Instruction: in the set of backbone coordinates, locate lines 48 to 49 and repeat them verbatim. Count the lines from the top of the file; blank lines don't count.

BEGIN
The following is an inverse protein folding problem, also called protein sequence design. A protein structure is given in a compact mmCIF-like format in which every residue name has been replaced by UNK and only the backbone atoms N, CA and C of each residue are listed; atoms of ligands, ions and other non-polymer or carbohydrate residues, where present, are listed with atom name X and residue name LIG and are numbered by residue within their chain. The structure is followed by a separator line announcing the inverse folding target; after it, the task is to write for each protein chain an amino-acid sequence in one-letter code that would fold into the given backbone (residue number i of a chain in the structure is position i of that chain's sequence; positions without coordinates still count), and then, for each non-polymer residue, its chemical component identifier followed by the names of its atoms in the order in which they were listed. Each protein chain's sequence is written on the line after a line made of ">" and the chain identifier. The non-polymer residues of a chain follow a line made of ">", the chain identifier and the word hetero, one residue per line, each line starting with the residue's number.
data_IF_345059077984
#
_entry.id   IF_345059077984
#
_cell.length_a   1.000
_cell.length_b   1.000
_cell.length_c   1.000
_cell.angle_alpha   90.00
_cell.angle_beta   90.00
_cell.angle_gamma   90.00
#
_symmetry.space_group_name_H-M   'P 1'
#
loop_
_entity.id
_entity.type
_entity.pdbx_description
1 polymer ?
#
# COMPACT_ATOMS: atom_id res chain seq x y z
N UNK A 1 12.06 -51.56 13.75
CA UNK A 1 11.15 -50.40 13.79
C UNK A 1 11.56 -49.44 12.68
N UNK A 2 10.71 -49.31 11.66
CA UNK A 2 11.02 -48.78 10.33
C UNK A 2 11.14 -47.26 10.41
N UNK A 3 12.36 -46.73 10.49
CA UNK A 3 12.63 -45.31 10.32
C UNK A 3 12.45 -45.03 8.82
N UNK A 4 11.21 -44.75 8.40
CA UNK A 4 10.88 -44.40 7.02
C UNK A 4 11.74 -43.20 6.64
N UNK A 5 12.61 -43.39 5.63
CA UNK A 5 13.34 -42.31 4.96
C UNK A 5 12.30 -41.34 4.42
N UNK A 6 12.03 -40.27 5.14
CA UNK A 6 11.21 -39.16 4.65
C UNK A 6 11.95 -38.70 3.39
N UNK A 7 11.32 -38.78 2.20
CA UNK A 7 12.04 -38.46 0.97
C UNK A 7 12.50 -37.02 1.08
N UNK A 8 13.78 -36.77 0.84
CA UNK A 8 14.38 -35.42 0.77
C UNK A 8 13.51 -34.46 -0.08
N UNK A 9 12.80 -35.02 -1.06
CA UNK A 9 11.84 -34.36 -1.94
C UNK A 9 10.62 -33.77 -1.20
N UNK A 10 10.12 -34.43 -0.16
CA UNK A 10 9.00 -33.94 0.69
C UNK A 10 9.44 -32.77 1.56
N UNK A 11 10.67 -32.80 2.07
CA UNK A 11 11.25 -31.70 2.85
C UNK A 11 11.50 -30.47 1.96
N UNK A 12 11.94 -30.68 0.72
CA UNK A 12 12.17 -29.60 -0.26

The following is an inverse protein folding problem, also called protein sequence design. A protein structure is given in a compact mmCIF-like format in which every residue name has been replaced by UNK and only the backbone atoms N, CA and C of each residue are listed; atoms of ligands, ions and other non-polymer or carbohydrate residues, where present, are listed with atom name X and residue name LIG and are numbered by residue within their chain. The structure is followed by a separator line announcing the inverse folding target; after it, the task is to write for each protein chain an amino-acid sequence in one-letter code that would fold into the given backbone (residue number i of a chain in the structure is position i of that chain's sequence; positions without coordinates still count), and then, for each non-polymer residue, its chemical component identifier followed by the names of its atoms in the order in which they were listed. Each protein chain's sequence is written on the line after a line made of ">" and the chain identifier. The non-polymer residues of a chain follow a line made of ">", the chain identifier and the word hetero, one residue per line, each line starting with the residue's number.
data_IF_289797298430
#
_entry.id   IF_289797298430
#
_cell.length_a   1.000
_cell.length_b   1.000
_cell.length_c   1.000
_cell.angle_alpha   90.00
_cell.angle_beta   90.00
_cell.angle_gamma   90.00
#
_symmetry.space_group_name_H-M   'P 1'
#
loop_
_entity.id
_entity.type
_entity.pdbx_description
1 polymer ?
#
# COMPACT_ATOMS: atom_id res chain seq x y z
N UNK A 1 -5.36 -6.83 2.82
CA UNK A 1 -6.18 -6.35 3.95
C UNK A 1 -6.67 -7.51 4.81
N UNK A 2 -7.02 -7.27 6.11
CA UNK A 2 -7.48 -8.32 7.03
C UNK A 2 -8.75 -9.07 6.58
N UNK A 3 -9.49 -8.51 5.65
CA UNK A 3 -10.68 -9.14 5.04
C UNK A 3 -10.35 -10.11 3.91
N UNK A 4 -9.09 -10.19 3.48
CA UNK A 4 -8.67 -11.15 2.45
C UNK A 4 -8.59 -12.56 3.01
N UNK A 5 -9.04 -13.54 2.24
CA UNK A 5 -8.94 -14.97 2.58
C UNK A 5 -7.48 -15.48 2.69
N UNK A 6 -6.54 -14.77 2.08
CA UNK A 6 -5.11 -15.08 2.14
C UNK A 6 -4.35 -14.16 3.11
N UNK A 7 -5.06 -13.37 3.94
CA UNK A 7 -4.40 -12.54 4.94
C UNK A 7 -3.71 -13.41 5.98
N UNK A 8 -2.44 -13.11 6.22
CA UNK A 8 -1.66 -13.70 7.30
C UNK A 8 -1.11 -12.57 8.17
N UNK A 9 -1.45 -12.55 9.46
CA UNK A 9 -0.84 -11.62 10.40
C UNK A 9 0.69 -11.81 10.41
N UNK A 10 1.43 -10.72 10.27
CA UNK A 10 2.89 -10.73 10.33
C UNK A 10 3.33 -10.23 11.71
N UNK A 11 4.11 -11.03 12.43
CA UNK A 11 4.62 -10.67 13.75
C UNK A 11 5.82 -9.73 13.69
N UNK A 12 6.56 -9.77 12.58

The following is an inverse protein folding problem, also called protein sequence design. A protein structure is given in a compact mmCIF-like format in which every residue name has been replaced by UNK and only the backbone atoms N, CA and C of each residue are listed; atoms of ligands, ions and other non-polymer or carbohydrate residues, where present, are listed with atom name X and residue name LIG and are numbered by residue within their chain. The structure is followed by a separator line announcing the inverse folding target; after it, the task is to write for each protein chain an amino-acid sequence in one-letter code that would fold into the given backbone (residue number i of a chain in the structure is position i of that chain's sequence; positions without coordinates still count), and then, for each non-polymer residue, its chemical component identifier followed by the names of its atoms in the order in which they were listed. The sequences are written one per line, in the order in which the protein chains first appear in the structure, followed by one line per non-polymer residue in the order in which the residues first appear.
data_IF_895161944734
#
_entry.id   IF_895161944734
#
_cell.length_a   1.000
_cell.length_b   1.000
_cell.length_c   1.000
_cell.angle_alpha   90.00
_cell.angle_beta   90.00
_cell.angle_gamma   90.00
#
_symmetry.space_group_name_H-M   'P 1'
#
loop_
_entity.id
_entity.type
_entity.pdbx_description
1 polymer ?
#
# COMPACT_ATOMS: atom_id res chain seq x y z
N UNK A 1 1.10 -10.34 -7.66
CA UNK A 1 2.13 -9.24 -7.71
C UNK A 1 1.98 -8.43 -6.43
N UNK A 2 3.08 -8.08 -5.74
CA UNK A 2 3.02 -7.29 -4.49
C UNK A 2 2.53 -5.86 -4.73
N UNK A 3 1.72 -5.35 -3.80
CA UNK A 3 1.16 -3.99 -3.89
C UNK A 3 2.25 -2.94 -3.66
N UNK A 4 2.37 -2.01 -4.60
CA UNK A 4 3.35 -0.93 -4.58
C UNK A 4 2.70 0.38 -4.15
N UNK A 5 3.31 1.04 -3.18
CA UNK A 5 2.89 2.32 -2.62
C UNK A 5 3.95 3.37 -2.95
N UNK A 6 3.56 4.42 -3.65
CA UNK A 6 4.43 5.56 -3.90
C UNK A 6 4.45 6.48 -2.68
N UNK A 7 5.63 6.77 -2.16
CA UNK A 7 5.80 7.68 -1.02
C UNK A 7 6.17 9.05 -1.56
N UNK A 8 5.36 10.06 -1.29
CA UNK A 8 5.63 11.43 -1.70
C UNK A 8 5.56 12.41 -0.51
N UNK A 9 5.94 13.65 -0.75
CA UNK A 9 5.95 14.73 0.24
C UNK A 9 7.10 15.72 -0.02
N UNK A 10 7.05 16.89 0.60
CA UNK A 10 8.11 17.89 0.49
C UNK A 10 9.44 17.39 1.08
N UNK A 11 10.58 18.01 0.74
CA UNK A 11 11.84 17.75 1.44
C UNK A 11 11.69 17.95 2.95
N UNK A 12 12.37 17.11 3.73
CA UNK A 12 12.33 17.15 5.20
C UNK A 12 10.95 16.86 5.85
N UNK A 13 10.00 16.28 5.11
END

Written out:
C UNK A 9 10.62 -33.77 -1.20
N UNK A 10 10.12 -34.43 -0.16